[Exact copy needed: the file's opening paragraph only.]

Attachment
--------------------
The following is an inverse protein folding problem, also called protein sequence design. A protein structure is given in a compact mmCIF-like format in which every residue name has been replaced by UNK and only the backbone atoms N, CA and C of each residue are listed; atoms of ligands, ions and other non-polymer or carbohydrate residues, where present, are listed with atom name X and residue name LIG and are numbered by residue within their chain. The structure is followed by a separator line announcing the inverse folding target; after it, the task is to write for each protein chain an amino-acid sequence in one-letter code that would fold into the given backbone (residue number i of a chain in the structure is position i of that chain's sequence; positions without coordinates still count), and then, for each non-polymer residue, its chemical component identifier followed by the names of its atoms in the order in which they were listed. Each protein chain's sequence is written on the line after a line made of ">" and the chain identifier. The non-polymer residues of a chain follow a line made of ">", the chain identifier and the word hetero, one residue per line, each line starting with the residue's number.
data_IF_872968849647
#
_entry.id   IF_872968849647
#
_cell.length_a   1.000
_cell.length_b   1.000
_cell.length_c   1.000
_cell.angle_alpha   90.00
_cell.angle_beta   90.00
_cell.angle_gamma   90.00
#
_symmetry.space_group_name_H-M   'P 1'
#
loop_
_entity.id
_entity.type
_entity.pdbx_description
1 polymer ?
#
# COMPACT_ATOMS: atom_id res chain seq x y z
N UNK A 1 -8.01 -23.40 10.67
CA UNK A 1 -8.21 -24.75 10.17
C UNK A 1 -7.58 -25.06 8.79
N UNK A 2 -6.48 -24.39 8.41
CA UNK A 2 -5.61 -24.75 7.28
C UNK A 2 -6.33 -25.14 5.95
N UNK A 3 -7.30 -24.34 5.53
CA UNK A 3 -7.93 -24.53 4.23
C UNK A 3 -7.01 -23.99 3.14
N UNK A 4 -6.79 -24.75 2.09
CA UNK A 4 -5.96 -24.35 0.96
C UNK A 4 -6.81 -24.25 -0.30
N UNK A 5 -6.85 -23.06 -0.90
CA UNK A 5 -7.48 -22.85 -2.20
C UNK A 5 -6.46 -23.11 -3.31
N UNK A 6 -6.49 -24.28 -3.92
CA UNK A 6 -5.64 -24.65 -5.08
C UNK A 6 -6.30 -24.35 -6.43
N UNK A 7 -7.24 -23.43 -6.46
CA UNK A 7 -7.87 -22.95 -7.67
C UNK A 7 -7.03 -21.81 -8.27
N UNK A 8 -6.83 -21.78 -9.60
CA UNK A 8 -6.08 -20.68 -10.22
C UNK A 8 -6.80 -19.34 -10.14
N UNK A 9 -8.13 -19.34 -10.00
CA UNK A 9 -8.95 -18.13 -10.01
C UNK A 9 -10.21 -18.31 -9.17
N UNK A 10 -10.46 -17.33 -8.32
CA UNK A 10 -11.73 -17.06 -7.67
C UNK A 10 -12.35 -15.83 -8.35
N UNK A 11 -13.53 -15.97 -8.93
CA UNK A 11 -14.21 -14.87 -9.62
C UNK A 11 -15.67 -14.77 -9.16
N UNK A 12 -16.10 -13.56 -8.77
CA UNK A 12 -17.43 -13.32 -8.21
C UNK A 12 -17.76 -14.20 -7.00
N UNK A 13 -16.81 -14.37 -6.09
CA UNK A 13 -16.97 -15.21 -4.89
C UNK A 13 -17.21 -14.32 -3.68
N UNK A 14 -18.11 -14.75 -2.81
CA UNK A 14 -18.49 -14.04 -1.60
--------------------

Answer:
The following is an inverse protein folding problem, also called protein sequence design. A protein structure is given in a compact mmCIF-like format in which every residue name has been replaced by UNK and only the backbone atoms N, CA and C of each residue are listed; atoms of ligands, ions and other non-polymer or carbohydrate residues, where present, are listed with atom name X and residue name LIG and are numbered by residue within their chain. The structure is followed by a separator line announcing the inverse folding target; after it, the task is to write for each protein chain an amino-acid sequence in one-letter code that would fold into the given backbone (residue number i of a chain in the structure is position i of that chain's sequence; positions without coordinates still count), and then, for each non-polymer residue, its chemical component identifier followed by the names of its atoms in the order in which they were listed. Each protein chain's sequence is written on the line after a line made of ">" and the chain identifier. The non-polymer residues of a chain follow a line made of ">", the chain identifier and the word hetero, one residue per line, each line starting with the residue's number.